Photo 27 99 Drummond Terrace99 Drummond Street, Carlton in 2023. Giulia Majeroni’s last residence was the central terrace, with the pointed pediment. Author’s Collection.


Majeroni films available online



1. Listed as George Carlo John Majeroni on his Australian birth certificate his name was also spelled Giorgio and Georgio during his lifetime. The author has used the more common Italian spelling of his name.

2. Mario was born in Cagliari, Sardinia, Italy on 23 September 1870. Giorgio in Melbourne Australia on 11 January 1877.

3. Table Talk (Melbourne), 3 April 1902, p.14

4. Eduardo Majeroni’s interesting life experiences are recounted in numerous sources including W.H. Leavitt’s Australian Representative Men. However, it is difficult to verify all of the claims made.

5. See Tony Mitchell’s two-part account of the 1875 Ristori tour of Australia in Australasian Drama Studies, 1995

6. The Argus (Melbourne), 30 August 1875, p.6

7. The Sydney Morning Herald, 7 August 1875, p.5

8. A Living Statue: a novel by Giulia Majeroni, George Robertson, Melbourne, 1893

9. Buffalo Morning Express, 27 March 1882, p.4

10. Table Talk (Melbourne), 3 April 1902, p.14

11. See Geoff Barker and contemporary reports such as The Argus (Melbourne), 23 October 1891, p.10

12. Phillip Parsons, p.338

13. Mario was apparently an outstanding athlete at Royston.

14. Bentley had previously been associated with the Majeroni seniors.

15. The Lorgnette (Melbourne), 2 May 1894, p.2. Some accounts claim this play was written by Giulia Majeroni. It was a melodrama set in the future, but further records of this play do not exist.

16. The Sportsman (Sydney), 27 September 1898, p.6

17. Dion Boucicault left the partnership in 1896 and returned to the UK.

18. Helen M. Van Der Poorten, ‘Brough, Lionel Robert (1857–1906)’, Australian Dictionary of Biography, 1969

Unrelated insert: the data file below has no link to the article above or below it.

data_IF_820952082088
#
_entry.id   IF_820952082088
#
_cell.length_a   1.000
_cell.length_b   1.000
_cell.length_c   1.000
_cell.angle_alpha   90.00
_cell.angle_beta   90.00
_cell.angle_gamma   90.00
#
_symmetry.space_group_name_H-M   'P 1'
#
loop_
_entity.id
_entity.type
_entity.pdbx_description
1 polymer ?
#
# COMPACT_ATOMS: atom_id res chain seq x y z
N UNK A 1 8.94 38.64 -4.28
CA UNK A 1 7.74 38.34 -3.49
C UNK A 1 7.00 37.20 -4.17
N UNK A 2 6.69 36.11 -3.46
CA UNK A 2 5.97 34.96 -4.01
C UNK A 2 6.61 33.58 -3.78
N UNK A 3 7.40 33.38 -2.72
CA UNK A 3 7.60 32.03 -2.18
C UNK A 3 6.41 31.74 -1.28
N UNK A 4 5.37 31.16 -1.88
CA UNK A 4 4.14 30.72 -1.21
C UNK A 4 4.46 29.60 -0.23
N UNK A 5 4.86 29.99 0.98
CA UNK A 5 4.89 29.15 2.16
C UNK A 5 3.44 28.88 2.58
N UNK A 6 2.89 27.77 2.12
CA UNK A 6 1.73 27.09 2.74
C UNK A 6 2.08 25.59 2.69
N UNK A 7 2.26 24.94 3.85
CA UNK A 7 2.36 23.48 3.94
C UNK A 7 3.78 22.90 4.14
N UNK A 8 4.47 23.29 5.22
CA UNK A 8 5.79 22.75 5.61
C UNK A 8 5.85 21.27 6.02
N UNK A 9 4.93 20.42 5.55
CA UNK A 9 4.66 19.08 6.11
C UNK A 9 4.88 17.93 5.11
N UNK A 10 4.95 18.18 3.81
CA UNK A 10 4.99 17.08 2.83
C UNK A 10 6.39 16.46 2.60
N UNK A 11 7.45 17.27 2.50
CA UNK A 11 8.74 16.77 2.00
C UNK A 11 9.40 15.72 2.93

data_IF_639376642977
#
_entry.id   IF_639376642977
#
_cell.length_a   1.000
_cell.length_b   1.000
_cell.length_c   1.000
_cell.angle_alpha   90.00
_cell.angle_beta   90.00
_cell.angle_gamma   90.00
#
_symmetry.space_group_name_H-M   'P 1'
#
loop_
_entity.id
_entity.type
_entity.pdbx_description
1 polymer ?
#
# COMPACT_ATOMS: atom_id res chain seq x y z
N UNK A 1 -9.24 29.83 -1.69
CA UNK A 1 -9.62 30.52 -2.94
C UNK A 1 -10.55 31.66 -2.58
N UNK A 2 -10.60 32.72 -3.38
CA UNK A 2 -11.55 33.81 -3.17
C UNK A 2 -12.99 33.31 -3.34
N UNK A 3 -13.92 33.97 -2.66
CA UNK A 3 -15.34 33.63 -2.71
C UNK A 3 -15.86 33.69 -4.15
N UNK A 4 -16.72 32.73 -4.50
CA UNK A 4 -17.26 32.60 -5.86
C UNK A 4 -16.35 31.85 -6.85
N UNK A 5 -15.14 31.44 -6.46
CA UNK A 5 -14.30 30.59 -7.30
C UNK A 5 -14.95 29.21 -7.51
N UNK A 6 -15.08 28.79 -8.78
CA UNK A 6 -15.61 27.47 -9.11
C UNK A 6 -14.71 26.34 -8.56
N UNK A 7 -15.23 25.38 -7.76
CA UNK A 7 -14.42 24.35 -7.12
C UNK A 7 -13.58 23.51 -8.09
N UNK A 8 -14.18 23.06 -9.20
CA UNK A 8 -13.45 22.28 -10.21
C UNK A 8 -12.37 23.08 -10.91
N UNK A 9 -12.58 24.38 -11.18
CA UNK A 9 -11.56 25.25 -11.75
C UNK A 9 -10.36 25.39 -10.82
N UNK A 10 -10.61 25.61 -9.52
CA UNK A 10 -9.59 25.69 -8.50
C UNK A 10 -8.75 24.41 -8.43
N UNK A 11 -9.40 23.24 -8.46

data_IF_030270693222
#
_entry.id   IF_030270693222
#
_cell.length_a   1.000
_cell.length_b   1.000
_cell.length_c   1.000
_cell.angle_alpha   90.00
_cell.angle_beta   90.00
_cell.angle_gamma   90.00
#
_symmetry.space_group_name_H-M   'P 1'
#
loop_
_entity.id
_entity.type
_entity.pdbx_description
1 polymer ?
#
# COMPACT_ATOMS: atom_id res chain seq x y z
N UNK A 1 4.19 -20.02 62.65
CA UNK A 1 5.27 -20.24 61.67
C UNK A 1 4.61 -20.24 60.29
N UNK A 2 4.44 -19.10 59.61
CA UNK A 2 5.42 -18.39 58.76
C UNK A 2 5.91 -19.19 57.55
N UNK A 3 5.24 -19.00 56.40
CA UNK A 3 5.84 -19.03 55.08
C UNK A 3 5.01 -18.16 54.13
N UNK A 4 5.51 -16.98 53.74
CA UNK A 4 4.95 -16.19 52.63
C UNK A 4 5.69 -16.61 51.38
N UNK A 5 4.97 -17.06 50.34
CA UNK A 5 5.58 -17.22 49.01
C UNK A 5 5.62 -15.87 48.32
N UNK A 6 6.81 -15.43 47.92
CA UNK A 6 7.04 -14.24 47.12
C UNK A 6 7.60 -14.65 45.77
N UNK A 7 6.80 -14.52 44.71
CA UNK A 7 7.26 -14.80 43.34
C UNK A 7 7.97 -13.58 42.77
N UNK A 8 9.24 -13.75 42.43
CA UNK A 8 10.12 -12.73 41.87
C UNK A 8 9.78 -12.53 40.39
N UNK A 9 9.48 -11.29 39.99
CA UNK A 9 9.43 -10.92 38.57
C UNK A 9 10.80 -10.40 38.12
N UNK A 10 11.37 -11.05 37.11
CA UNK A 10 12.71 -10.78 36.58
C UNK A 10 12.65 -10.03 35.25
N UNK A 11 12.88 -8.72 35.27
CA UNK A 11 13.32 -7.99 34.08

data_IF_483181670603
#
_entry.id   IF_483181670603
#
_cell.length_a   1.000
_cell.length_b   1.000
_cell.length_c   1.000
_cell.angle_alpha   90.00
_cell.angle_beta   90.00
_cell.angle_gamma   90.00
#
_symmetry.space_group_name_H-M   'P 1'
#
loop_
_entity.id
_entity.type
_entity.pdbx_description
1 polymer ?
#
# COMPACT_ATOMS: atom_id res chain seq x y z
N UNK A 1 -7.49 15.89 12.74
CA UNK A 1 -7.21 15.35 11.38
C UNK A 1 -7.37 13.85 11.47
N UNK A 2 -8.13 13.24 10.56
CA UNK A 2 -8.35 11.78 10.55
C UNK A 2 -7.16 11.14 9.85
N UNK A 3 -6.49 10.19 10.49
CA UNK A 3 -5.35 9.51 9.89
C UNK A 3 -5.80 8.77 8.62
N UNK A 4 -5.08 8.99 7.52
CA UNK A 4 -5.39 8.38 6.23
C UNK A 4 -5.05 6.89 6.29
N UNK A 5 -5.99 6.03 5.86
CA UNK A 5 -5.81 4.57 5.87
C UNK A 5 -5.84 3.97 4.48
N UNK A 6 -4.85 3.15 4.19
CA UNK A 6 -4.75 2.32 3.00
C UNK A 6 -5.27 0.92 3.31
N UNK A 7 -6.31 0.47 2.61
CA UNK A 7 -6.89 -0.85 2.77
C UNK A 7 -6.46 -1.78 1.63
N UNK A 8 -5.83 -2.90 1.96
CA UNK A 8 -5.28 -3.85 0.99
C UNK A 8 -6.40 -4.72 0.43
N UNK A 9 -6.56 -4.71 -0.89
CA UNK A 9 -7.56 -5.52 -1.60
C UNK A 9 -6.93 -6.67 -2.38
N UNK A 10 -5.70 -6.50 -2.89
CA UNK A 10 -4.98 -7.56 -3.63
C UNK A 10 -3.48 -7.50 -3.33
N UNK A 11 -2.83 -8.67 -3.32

19. Hal Porter, p.92

20. Table Talk (Melbourne), 15 May 1896, p.13

21. The North China Herald and Supreme Court & Consular Gazette (Shanghai), 18 April 1898, p.670

22. Otago Witness (New Zealand), 22 October 1902, p.57

23. Fotheringham, p.558

24. Northam Courier (Western Australia), 11 March 1913, p.4

25. She died in Melbourne but was interned next to her husband in Sydney.

26. Elizabeth Hamilton travelled to New York and married Paul Scardon. Sadly she died in the 1918 Spanish flu pandemic.

27. Punch (Melbourne), 20 December 1906, p.38. Scardon, or someone closely associated with him, kept up the stream of reports from New York over the next few years, sometimes these featured the activities of the Majeronis.

28. Perhaps producer-director Stephen Fiske had offered Giorgio a role because he had worked with Eduardo and Giulia in the late 1870s.

29. The Sydney Morning Herald, 18 August 1936, p.8

30. The Mail (Adelaide), 22 April 1939, p.4

31. Motion Picture News, 24 August 1912, p.16

32. Unfortunately, this film appears to be lost.

33. Mervale was born in Devon, England in 1866 as Gaston Mistowski

34. Veronica Kelly, p.109

35. Life, vol. 64, no. 1671, 5 November 1914

36. Found in several US newspapers at the time including The Nashville Globe, 11 May 1917

37. Geoff Mayer, Encyclopedia of American Film Serials, p.225 McFarland

38. The Daily Telegraph (Sydney), 18 September 1936, p.14

39. Daily News (London), 30 April 1920, p.1

40. J.P. Wearing, p.24

41. He was not the only Australian actor to face a battle with tuberculosis in the US. A few years later, 45 year old vaudevillian Nellie Quealy was admitted to a Saranac Lake sanatorium. She spent six years fighting the disease until she too, succumbed.

42. The Sydney Morning Herald, 26 December 1931, p.4

43. Kevin Brownlow, p.378